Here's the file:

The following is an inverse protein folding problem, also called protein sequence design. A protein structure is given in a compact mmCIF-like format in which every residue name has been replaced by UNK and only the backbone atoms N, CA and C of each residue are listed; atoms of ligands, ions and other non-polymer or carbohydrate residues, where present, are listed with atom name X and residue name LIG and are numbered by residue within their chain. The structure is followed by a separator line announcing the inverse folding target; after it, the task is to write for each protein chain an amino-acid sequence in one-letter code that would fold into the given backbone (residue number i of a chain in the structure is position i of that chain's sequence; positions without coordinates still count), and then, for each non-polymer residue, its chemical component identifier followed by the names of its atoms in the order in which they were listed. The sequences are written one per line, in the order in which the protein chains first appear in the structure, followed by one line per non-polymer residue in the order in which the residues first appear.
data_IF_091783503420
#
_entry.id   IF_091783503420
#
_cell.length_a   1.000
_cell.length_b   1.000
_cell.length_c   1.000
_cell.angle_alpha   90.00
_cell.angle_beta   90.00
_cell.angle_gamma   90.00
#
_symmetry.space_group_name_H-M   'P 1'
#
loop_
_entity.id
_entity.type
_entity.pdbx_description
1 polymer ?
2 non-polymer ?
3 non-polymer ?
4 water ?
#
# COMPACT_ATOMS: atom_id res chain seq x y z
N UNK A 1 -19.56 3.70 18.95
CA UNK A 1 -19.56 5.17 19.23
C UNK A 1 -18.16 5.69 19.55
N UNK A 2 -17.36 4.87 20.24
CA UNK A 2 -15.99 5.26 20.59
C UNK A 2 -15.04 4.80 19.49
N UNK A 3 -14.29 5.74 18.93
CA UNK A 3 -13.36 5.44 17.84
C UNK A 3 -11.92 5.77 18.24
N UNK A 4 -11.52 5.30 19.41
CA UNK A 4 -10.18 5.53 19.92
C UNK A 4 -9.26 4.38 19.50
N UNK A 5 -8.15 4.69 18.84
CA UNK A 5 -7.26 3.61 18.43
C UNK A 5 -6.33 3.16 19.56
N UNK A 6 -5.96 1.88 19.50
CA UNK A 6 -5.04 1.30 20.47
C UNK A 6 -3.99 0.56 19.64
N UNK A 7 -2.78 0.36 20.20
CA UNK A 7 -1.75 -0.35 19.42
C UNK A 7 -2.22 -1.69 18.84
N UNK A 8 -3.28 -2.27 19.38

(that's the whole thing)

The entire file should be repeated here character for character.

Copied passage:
The following is an inverse protein folding problem, also called protein sequence design. A protein structure is given in a compact mmCIF-like format in which every residue name has been replaced by UNK and only the backbone atoms N, CA and C of each residue are listed; atoms of ligands, ions and other non-polymer or carbohydrate residues, where present, are listed with atom name X and residue name LIG and are numbered by residue within their chain. The structure is followed by a separator line announcing the inverse folding target; after it, the task is to write for each protein chain an amino-acid sequence in one-letter code that would fold into the given backbone (residue number i of a chain in the structure is position i of that chain's sequence; positions without coordinates still count), and then, for each non-polymer residue, its chemical component identifier followed by the names of its atoms in the order in which they were listed. The sequences are written one per line, in the order in which the protein chains first appear in the structure, followed by one line per non-polymer residue in the order in which the residues first appear.
data_IF_091783503420
#
_entry.id   IF_091783503420
#
_cell.length_a   1.000
_cell.length_b   1.000
_cell.length_c   1.000
_cell.angle_alpha   90.00
_cell.angle_beta   90.00
_cell.angle_gamma   90.00
#
_symmetry.space_group_name_H-M   'P 1'
#
loop_
_entity.id
_entity.type
_entity.pdbx_description
1 polymer ?
2 non-polymer ?
3 non-polymer ?
4 water ?
#
# COMPACT_ATOMS: atom_id res chain seq x y z
N UNK A 1 -19.56 3.70 18.95
CA UNK A 1 -19.56 5.17 19.23
C UNK A 1 -18.16 5.69 19.55
N UNK A 2 -17.36 4.87 20.24
CA UNK A 2 -15.99 5.26 20.59
C UNK A 2 -15.04 4.80 19.49
N UNK A 3 -14.29 5.74 18.93
CA UNK A 3 -13.36 5.44 17.84
C UNK A 3 -11.92 5.77 18.24
N UNK A 4 -11.52 5.30 19.41
CA UNK A 4 -10.18 5.53 19.92
C UNK A 4 -9.26 4.38 19.50
N UNK A 5 -8.15 4.69 18.84
CA UNK A 5 -7.26 3.61 18.43
C UNK A 5 -6.33 3.16 19.56
N UNK A 6 -5.96 1.88 19.50
CA UNK A 6 -5.04 1.30 20.47
C UNK A 6 -3.99 0.56 19.64
N UNK A 7 -2.78 0.36 20.20
CA UNK A 7 -1.75 -0.35 19.42
C UNK A 7 -2.22 -1.69 18.84
N UNK A 8 -3.28 -2.27 19.38